Alec Ingold is one step away from his childhood dream

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INDIANAPOLIS – Every time Alec Ingold walked past the Bay Port High School gymnasium, the future Wisconsin fullback looked at the three Dan Buenning jerseys adorning the wall.

One for Bay Port. One for the University of Wisconsin, Buenning’s college alma mater. One for the Tampa Bay Buccaneers, who drafted Buenning in the fourth round in 2005.

Ingold, only 8 years old at the time, was at the Buennings’ home the night Dan was drafted. The two families have been close for years, as Ingold’s father, Pat, coached Buenning in wrestling at Bay Port.

Ingold idolized Buenning, the first Bay Port alumnus to be drafted into that NFL. He had a “hundred” Buenning autographs and a pair of his cleats.

Even after Ingold developed into an all-state quarterback for the Pirates, those three Buenning jerseys continued to be Ingold’s motivation to follow in his friend’s NFL footsteps.

“Every time I passed that, that was a goal of mine was to have my three jerseys up there just like his,” Ingold said. “He had a big influence on me. His dad even came over to my house when I committed to Wisconsin.”

Nearly 14 years after Buenning was drafted, Ingold is the only true fullback who received an invite to this year’s NFL Scouting Combine after a decorated career with the Badgers.

Come April, Ingold and fellow combine invitee Max Scharping, a Northern Illinois tackle and Green Bay Southwest alum, hope to join an exclusive club of former area athletes like Buenning to hear their names called during the NFL Draft.

Ingold had a winding journey to success. Lightly recruited at first, Ingold verbally committed to play quarterback at Northern Illinois before Paul Chryst returned to Wisconsin and offered him a scholarship as an athlete.

Ingold trusted Chryst and credits his coach for not selling him a bill of goods. He told Ingold from the beginning he was going to move around and that’s what happened.

Ingold briefly played linebacker at the start of his true freshman year –and even earned scout player of the week after the Alabama game in 2015 – before Chryst approached him about potentially moving to fullback.

“He said, ‘Do you want to play running back for Wisconsin?’ I said, ‘Heck yeah, I want to play running back for Wisconsin,’” Ingold recalled. “Being able to do that was awesome and then that next day having that conversation with him saying – the words were, ‘I think you can make a job out of this. You can make it.’”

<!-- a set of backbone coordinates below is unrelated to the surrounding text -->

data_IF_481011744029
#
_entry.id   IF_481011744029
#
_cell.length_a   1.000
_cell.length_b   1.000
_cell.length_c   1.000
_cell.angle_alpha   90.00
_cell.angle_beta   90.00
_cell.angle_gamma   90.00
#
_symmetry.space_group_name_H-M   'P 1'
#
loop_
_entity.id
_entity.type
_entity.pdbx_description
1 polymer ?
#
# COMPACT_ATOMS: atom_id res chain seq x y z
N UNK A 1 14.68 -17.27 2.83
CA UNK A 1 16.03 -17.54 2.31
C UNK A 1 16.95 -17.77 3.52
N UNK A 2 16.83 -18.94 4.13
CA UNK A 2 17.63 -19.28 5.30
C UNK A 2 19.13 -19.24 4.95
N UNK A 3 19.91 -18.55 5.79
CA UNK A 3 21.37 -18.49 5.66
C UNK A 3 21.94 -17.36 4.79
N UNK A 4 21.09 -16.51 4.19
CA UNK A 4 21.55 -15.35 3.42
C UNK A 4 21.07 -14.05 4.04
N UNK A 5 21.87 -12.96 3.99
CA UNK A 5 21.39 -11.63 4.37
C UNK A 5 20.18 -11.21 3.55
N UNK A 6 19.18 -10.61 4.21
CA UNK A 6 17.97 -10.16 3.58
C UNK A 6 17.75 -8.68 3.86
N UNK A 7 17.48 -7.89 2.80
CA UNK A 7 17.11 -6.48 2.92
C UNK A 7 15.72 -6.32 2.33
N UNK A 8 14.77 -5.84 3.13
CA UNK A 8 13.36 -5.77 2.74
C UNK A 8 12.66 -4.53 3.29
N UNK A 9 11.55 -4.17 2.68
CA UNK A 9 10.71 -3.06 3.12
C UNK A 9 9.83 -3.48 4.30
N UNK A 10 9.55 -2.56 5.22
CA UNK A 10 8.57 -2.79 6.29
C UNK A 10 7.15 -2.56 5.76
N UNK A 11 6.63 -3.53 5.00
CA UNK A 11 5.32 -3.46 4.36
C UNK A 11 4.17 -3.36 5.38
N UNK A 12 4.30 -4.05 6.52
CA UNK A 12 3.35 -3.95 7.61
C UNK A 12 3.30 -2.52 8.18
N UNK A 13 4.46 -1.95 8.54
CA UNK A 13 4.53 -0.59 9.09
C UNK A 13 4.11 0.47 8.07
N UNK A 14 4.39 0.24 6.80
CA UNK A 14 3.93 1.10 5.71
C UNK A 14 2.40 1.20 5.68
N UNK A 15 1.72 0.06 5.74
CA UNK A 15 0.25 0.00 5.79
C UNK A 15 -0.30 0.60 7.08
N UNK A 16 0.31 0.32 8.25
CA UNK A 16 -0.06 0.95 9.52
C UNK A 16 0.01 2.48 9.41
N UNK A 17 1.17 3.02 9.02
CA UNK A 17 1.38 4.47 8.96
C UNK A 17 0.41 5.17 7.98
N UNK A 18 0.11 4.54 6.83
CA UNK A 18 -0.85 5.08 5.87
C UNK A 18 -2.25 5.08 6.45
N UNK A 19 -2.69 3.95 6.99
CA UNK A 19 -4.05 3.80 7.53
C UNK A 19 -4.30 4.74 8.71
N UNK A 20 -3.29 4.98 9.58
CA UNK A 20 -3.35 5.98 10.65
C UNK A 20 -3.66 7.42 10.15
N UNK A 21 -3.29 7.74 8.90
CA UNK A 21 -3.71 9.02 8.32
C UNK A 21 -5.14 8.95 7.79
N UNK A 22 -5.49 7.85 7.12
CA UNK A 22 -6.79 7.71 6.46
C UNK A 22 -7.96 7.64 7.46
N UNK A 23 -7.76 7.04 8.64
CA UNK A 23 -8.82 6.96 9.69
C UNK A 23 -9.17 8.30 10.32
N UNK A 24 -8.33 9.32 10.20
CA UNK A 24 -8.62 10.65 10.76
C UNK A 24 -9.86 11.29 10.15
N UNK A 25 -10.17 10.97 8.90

After making the switch to fullback, Ingold’s dad playfully warned his son he may never score another touchdown again. While Ingold only touched the ball 117 times in his four years at Madison, nearly one-fifth of those plays produced touchdowns.

The Packers reiterated their commitment to the position earlier this week and there’s reason to believe them. One of Head Coach Matt LaFleur’s closest confidants, San Francisco coach Kyle Shanahan, is one of the league’s biggest advocates for the fullback position.

Last season, Shanahan deployed three-time Pro Bowler Kyle Juszczyk on 662 offensive snaps, 62.7 percent of the 49ers’ total. Only one other fullback, New England’s James Devlin, played more than 250 offensive snaps all season, according to FootballOutsiders.com.

Still, the Patriots’ successful utilization of Devlin in Super Bowl LIII gives Ingold hope there will be a fullback renaissance in the not-so-distant future.

“The game is changing (but) it’s cyclical,” Ingold said. “As soon as the Patriots win the Super Bowl, everybody is going to want a fullback pretty soon. We’ll be back in action pretty soon. It’s a full-circle thing.”

From Ingold’s perspective, it’s incumbent on fullbacks to diversify their skill set like Juszczyk and Devlin. Being a solid contributor on special teams certainly doesn’t hurt, either.

It all starts with a strong weekend in Indianapolis, and Ingold has plenty of support with the Badgers sending seven players to this week’s combine, including three offensive linemen.

Having had a brief chat with Packers scouts, Ingold acknowledges it would be “a dream job” to play in Green Bay. At the same time, he’s open to any team willing to give him a chance to prove his worth.

He did it in high school and at Wisconsin. Now, Ingold simply is asking for a chance to play at the next level – and hoist his three jerseys next to Buenning’s at Bay Port.

“It’s pretty surreal,” Ingold said. “Being able to be here, you watch it on TV growing up, you’ve got to try and find those moments where you can take a deep breath and enjoy it.

“It’s still work. We’re still here working. It’s a job interview. I want that dream job, so I’m not stopping yet.”

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